We have a two tier system in this country the elites and the slaves. And then their are the gate keeps,politicians,the media,and the police.
What these elite people are earning is obscene!
Why don't we hear from some of these people who got fired?????
And I hope people of Wisconsin caught what Dem Rep Owen Moore stated----she is very upset that Mr. Stumpf is loosing his bonus money------I wonder how much she is getting from the bankers???
Agree or at least do as @marlborough said:
Seriously, let's put this into perspective, people get incarcerated for being poor. For example - Debt Prisons:
and this example:
Arkansas judge’s ‘debtors’ prison’ court jailed cancer patient over unpaid bills: lawsuit - Source
Post Edit - Addition: I am troubled by these Debt-Prisons and it must be stopped. Anyone doing time for not able to pay i.e. medical debts or other petty crimes such as cannabis use should be set free.
I support Jill Stein. Respect for all life and the environment.
Ayn Rand is surely smiling.
One of the Obama Administration's signature accomplishments, Dodd/Frank legislation enabled the five too-big-to-fail banks that controlled 25% of US bank assets when they crashed the economy in 2008 to now control nearly 50% of bank assets with no end in sight to their rush to monopoly. Dodd/Frank conversely makes it harder for community banks to survive. Page 131 of Government Accountability Office report GAO 11-696 confirms that Congress has put US taxpayers on the hook for $16 trillion in bailouts. With so much money in so few hands, the next crash will see taxpayer funded bailouts exponentially larger than $16 trillion.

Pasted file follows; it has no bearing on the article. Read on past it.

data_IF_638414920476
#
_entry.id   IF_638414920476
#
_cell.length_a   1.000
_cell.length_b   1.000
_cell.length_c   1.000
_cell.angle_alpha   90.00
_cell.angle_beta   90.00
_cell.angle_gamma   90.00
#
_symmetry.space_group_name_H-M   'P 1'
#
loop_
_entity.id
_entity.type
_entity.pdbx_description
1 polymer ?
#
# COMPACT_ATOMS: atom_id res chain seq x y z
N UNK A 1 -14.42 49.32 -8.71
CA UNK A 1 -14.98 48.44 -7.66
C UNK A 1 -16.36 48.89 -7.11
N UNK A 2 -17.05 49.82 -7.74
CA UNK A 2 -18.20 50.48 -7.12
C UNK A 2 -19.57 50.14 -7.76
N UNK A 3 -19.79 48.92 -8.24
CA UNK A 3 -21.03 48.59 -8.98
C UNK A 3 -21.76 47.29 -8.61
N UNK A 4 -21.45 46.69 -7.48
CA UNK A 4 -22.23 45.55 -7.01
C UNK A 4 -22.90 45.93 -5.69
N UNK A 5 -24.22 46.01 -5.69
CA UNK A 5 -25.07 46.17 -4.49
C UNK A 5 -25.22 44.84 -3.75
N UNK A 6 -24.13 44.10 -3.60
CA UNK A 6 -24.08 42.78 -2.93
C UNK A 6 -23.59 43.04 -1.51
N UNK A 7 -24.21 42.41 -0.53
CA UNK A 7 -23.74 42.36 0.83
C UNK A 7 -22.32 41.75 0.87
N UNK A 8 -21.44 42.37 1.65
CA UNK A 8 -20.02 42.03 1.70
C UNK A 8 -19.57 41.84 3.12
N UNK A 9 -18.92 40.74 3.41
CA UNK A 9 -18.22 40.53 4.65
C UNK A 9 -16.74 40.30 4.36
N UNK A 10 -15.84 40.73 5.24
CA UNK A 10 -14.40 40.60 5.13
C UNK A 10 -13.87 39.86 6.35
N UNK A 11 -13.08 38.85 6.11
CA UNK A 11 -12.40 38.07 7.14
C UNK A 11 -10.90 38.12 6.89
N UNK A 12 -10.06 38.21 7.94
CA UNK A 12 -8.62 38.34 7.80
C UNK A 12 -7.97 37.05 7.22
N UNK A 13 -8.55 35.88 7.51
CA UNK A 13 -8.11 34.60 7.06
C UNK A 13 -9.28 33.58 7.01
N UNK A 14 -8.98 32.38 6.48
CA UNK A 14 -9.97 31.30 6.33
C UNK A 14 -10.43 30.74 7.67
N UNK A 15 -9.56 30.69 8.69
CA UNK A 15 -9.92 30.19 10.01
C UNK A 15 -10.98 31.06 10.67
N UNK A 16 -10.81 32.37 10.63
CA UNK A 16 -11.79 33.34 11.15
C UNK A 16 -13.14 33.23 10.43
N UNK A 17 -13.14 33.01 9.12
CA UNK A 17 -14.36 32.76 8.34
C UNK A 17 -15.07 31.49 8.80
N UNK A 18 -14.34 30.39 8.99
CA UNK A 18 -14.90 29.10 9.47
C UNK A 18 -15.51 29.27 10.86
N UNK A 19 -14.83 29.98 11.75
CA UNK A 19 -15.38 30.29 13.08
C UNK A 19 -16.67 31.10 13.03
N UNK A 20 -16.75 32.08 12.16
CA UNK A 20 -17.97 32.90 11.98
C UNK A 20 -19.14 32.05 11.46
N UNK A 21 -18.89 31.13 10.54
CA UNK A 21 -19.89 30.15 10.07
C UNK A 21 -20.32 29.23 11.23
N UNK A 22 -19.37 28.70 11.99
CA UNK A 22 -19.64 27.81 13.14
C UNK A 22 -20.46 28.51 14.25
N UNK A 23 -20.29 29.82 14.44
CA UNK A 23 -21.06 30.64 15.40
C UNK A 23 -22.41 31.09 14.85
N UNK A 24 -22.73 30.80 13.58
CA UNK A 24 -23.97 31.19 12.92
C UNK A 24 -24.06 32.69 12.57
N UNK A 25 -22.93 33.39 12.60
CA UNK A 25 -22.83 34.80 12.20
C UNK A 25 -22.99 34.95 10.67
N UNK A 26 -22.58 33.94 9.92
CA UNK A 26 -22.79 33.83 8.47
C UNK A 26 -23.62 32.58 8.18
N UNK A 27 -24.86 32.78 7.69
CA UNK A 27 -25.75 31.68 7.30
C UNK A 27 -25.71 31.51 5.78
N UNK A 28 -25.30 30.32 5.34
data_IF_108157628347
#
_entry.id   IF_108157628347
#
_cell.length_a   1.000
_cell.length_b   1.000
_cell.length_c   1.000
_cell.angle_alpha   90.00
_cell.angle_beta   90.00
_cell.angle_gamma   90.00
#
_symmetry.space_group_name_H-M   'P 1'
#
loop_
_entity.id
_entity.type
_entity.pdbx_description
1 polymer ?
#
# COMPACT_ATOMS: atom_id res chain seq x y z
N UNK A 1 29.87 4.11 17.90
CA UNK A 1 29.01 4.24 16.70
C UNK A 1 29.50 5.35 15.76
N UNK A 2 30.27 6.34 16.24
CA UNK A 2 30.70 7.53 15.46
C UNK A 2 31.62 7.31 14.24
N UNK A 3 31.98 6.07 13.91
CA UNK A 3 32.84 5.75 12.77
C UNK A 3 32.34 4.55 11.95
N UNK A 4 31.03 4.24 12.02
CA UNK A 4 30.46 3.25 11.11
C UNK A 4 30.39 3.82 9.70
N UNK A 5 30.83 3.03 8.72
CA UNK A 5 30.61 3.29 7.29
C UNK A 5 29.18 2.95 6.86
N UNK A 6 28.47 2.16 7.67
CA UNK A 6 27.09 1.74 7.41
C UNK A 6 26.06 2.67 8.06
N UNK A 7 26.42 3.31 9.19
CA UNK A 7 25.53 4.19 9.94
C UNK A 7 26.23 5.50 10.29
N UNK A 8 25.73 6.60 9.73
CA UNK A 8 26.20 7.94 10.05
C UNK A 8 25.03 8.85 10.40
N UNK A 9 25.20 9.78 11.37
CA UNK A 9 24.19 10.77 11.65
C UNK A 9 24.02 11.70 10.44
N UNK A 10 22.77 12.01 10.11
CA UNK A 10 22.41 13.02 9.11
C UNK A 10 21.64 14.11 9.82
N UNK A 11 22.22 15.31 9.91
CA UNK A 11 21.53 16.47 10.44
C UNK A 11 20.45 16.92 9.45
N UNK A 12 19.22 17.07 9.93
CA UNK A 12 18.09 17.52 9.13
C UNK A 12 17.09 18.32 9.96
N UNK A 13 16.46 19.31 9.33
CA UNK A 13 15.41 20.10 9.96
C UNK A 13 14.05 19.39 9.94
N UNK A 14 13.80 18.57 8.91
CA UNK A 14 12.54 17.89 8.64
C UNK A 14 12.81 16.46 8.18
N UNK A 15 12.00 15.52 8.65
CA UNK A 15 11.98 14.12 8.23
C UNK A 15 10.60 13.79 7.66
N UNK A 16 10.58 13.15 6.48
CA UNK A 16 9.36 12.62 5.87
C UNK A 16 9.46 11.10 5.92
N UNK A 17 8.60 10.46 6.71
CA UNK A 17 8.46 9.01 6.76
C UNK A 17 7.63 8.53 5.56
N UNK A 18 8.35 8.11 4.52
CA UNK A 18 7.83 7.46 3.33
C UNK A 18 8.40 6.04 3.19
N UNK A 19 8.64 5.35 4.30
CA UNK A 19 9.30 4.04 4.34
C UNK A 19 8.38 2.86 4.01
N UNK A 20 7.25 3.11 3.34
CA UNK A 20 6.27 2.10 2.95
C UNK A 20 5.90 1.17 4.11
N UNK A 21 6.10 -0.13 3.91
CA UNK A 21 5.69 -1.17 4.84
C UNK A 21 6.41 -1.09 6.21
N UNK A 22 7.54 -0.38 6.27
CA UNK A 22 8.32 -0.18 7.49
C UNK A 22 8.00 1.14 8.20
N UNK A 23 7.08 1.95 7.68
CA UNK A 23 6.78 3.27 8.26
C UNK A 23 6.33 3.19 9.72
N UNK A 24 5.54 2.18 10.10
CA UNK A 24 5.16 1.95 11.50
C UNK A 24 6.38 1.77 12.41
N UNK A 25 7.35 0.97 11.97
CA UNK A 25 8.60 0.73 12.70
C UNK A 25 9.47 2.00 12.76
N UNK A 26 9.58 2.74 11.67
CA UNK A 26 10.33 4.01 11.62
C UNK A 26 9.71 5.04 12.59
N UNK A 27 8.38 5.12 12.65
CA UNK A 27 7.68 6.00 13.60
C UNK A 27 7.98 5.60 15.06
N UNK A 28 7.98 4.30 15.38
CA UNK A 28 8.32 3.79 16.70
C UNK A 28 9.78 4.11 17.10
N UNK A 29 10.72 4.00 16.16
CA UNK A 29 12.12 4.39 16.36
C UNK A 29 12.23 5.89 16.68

Although Trump claims he will kill Dodd/Frank he has not mentioned what he will replace it with.
Sanders and Stein are the only players in the 2016 election cycle to even mention the possibility of breaking up the banks.
Thank you for another "lets get it right this time", Naomi Prins-
YOU are one hell of A LADY for not losing your humanity and trying to hold these vultures to pay for their transgressions against the common folk victims who are still languishing in the hell created for them by these barbarians-
You should be the next Attorney General of this Country- Then we'll see the hair fly!!!!
Oh, and by the way, Obama and Eric Holder both belong behind bars, along with all of the other "usual suspects", for their complicity-
Restitution? That's what the fines supposedly represent, yet this conduct continues. Jail time for Stumpf and his ilk will serve to show that this behavior will no longer be tolerated. Fines are passed onto the consumers in higher banking fees -- thus the public gets ripped off, TWICE.
When Strumpf and his buddies realize time in a federal pen translates into no more long weekends at the vaca home in Martha's Vineyard and ferget about taking the Yacht out to the Grand Prix in Monaco where the "boat" docking fees begin around $100,000 for five days. Prison will give these white collar crooks time to think about the misery they've put others through to support their richer than god lifestyles.
Strumpf testified before Congress that Wells Fargo pressured employees to push (cross-selling) customers into 8 different accounts. Eight accounts was decided upon in the boardroom because 8 rhymes with "great:" "8 is GREAT." I propose 8 is GREAT in the number of years these crooks spend in the federal pen.